Effective disaster reduction can considerably lower the number of victims and the damage caused. One example for this is Bangladesh. When cyclone Sidr hit the Bay of Bengal in November 2007 with a speed of up to 240 km/h and a radius of 500 km, some 3.2 million people had already been transferred to emergency accommodation or higher lying regions as a disaster reduction measure. As a result the number of victims was much lower than in 1991, for example, when a similar cyclone claimed around 140,000 lives.
In addition to effective early-warning and protection systems, the transmission of fundamental knowledge, such as training related to the creation of and compliance with building standards in areas threatened by earthquakes, is important. Whereas more than 220,000 people died in the earthquake in Haiti in January 2010, there was not a single death reported after an even stronger earthquake in New Zealand in September 2010, thanks partly to safer methods of building.
Efficient disaster reduction therefore makes concrete savings possible when it comes to dealing with the ensuing disaster. Moreover, the better disaster reduction is implemented, the less a country will be dependent on outside help should disaster strike. It will be far better able to take preparatory steps and rebuild on its own.
What is the Federal Foreign Office doing?
Work to strengthen disaster reduction is being conducted at different levels. Cooperation with the United Nations is to the fore.
The Hyogo Framework for Action 2005-2015 adopted at the World Conference on Disaster Reduction (WCDR) in Kobe, Japan, and the international dialogue on disaster reduction provide the conceptual framework.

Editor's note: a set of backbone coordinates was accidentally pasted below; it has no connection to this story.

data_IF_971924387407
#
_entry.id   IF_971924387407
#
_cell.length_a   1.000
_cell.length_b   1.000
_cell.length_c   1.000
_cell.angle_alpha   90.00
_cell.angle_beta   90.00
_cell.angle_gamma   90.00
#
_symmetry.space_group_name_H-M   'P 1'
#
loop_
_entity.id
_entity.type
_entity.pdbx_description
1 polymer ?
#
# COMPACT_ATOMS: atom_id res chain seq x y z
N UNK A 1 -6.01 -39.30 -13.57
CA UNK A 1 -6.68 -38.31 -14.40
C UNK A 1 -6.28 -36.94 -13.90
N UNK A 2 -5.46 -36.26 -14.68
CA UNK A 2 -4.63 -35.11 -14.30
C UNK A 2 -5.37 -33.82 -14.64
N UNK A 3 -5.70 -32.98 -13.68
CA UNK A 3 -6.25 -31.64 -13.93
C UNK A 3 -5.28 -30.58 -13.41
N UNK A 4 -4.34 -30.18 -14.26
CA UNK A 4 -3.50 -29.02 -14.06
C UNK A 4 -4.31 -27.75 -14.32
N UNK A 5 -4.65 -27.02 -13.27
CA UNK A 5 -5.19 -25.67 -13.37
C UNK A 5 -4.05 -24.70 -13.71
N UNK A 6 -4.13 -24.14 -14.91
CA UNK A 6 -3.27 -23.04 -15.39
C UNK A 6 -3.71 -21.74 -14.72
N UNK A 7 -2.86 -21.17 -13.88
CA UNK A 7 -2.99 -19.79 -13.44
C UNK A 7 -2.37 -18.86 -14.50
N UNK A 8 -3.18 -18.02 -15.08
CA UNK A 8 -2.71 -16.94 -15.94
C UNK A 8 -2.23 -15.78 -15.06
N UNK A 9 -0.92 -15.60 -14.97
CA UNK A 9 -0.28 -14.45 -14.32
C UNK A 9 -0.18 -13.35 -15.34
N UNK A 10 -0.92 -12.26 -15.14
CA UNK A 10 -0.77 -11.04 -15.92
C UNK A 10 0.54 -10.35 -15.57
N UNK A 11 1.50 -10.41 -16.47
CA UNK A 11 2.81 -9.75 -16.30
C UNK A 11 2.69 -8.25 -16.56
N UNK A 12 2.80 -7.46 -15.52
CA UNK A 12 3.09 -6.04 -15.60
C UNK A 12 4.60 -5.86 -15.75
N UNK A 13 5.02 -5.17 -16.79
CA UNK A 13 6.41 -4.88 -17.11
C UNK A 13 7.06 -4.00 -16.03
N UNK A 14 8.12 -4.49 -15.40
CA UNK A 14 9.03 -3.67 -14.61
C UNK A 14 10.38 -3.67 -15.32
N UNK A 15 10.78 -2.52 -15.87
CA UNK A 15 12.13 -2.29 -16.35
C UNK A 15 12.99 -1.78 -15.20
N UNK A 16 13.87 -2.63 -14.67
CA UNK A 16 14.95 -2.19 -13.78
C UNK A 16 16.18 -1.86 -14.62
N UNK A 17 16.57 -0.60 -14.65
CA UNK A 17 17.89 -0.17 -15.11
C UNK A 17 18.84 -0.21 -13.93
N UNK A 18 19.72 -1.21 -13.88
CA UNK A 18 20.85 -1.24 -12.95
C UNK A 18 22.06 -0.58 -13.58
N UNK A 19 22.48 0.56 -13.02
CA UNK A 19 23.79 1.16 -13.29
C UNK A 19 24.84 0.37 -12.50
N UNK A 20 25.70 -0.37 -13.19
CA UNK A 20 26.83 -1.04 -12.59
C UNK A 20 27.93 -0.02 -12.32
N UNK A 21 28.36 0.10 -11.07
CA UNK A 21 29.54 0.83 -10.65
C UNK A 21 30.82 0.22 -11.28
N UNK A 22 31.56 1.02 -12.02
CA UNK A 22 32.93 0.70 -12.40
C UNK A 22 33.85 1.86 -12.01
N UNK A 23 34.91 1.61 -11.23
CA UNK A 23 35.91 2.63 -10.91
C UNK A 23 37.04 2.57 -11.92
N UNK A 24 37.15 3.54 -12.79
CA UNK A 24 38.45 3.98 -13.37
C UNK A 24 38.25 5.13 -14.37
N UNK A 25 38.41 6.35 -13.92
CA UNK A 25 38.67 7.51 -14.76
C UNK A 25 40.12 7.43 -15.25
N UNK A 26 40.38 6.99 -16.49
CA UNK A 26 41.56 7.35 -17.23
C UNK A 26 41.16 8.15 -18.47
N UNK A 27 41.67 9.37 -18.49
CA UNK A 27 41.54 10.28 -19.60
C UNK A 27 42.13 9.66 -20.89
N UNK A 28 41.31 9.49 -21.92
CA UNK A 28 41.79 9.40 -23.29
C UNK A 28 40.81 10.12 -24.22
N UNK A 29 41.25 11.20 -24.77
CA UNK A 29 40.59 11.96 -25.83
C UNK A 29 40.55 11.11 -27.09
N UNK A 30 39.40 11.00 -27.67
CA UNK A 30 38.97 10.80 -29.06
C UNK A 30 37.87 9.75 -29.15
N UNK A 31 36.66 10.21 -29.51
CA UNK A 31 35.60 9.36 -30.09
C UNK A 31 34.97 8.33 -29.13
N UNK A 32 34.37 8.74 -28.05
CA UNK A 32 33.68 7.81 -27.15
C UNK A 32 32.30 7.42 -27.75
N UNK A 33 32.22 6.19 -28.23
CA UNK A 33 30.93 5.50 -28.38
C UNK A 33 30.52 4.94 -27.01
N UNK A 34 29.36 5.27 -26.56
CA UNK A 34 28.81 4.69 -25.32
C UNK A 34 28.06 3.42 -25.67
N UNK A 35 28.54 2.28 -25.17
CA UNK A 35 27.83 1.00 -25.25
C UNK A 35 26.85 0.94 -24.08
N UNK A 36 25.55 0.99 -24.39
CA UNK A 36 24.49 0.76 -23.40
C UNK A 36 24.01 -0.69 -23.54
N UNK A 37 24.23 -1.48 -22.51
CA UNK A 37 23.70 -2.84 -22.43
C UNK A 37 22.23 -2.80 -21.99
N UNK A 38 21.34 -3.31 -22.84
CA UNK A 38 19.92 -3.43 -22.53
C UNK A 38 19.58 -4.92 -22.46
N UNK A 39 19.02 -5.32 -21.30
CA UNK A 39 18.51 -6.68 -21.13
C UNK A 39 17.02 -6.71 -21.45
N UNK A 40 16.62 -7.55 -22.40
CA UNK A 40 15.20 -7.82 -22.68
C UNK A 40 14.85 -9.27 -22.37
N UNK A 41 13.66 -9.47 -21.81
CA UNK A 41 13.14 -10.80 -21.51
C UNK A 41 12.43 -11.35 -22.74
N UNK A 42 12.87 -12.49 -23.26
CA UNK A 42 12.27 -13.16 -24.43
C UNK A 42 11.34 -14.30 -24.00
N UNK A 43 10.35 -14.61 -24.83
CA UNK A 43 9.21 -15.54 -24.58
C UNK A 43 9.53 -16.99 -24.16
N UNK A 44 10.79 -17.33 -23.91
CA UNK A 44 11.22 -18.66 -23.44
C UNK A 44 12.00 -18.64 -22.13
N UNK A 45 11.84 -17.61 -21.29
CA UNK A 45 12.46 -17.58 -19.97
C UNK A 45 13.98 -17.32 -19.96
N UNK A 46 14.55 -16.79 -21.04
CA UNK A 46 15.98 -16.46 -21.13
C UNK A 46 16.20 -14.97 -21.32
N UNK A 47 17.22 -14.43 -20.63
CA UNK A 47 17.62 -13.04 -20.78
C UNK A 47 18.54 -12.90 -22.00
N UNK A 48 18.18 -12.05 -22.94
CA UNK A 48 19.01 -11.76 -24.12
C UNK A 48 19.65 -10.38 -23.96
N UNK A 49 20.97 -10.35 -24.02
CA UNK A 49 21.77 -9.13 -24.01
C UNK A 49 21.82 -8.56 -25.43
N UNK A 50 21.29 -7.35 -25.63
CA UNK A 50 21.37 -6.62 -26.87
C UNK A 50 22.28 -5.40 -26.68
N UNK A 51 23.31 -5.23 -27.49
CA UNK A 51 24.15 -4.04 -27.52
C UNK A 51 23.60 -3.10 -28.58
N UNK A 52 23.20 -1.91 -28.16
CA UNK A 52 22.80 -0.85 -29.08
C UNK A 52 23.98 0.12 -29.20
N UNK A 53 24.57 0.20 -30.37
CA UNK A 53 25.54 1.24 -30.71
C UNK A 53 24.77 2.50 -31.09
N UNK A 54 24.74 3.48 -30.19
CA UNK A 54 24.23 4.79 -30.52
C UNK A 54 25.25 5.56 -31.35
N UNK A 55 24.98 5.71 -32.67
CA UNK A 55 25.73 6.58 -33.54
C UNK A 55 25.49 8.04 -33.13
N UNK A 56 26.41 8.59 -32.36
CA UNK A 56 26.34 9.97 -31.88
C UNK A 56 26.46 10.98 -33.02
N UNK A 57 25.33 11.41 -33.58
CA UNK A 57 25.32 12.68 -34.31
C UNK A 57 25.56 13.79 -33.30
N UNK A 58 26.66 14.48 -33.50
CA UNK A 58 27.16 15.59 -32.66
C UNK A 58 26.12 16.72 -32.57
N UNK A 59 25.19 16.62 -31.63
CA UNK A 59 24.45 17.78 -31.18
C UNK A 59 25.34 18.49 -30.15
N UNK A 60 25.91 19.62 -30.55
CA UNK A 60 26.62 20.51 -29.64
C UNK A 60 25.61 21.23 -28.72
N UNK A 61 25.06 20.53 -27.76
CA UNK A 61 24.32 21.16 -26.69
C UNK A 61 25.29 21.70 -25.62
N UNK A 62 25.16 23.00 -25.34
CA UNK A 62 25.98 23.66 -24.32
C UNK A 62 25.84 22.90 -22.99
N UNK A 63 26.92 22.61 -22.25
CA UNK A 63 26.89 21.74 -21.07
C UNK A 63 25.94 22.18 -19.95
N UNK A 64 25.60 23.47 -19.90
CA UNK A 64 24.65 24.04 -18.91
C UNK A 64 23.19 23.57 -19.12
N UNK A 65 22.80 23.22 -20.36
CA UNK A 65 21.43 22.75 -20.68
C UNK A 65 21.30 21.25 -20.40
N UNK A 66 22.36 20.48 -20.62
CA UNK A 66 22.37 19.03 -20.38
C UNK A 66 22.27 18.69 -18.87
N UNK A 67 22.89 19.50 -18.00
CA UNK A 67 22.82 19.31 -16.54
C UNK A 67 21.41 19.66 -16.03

Germany is working closely with the United Nations Secretariat of the International Strategy for Disaster Reduction (ISDR) based in Geneva and its Platform for the Promotion of Early Warning (PPEW) based in Bonn. In 2006 the Federal Foreign Office held the third Early Warning Conference in Bonn under the auspices of the United Nations.
On the European level, Germany contributed much both to the creation of the European Consensus on Humanitarian Aid, which emphasizes the necessity of disaster reduction and also to the EU strategy to support disaster reduction in developing countries of 2009.
More on EU disaster reduction under DIPECHO.
The Federal Foreign Office is also supporting the work of the German Committee for Disaster Reduction. The Committee serves as the national platform on disaster reduction and competence centre for disaster reduction issues. It has produced pioneering studies on the implementation of the Hyogo goals and is an important partner for international networks for catastrophe prevention.
What support is the Federal Foreign Office providing?
The Federal Foreign Office uses 10% of its humanitarian aid funding every year for disaster reduction projects.